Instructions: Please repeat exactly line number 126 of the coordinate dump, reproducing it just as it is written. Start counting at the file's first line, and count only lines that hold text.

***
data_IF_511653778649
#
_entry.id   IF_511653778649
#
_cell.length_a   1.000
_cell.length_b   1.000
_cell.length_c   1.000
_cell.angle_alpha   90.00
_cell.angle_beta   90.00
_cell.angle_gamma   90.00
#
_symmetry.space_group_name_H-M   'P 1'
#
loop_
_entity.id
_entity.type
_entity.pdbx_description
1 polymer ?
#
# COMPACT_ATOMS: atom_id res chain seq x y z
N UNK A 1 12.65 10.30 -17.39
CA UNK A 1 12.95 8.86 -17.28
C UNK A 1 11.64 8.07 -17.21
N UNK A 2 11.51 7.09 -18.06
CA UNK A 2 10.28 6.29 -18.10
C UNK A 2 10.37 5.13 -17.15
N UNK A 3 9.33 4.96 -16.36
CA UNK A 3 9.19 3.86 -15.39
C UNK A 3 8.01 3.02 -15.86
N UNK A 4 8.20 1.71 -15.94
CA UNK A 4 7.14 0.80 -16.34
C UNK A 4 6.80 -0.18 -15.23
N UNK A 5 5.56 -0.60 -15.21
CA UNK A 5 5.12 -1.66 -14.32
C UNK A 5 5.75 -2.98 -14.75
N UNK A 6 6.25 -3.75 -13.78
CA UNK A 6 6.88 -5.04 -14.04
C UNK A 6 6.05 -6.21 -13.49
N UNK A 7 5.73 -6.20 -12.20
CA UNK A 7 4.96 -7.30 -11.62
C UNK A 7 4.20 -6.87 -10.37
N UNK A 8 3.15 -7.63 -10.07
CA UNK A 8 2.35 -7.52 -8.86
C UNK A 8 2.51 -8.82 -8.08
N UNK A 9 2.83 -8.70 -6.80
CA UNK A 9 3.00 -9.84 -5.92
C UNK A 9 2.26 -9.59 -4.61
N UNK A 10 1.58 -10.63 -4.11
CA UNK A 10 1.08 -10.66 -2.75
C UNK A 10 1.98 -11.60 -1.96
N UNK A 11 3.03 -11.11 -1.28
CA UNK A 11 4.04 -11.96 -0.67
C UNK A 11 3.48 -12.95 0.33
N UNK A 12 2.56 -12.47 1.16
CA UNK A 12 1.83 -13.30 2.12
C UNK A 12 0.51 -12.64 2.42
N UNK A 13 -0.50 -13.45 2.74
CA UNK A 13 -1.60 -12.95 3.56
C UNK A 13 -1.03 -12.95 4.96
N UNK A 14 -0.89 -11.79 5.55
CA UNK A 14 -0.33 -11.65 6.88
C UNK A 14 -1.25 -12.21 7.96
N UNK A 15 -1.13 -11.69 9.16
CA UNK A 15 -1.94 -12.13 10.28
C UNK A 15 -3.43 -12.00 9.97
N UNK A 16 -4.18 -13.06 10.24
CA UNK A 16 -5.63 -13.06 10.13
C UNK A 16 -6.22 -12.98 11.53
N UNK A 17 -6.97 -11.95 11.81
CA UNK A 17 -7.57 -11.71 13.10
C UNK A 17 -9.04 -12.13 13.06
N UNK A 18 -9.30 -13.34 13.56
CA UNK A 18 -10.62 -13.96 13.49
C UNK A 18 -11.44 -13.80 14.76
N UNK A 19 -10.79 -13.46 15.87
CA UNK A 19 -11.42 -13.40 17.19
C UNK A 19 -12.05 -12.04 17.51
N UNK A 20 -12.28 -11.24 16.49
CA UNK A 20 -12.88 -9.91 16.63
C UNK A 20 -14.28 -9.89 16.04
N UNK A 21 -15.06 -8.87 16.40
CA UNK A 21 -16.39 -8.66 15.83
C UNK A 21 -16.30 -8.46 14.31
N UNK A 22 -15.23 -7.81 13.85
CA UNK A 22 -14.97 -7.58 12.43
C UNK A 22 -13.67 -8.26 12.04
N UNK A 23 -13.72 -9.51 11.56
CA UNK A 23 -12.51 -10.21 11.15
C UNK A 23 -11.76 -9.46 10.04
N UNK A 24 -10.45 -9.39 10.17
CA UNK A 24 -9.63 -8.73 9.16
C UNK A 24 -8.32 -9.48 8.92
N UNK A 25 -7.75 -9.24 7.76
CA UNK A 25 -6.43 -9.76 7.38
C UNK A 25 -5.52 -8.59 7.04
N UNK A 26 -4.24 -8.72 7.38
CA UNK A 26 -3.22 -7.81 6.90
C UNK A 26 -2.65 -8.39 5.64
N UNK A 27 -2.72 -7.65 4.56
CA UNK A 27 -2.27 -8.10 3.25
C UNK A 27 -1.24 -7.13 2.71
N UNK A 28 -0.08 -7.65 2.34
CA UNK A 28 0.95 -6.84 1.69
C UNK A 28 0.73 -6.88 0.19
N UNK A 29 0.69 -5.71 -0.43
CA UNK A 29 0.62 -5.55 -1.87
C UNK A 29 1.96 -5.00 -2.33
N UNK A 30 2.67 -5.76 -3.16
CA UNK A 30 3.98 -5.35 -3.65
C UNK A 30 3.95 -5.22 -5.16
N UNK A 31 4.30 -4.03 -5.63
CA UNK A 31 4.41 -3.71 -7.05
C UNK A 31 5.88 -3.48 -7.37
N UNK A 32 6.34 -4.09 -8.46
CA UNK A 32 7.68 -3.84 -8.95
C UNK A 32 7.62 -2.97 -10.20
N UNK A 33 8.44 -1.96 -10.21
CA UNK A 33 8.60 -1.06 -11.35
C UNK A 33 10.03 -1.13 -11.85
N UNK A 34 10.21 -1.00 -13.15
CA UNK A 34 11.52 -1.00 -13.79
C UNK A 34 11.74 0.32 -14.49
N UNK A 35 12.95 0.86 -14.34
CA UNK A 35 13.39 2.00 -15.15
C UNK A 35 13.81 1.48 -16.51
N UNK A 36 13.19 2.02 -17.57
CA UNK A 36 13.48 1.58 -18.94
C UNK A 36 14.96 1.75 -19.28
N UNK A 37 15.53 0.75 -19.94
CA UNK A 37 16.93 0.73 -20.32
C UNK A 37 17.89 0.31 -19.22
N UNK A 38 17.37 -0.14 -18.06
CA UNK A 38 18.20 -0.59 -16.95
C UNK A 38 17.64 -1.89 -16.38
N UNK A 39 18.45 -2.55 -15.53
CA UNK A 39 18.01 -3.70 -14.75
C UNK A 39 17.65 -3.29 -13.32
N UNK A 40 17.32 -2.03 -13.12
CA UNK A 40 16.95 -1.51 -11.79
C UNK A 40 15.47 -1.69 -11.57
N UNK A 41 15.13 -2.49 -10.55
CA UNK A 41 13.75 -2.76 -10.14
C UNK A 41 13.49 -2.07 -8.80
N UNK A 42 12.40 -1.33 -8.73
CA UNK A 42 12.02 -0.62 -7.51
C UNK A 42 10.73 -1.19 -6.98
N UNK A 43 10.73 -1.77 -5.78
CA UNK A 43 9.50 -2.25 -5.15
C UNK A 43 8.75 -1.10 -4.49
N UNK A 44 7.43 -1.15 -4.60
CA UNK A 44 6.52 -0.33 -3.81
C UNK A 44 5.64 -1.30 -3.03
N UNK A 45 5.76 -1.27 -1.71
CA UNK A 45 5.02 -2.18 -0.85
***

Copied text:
N UNK A 36 13.19 2.02 -17.57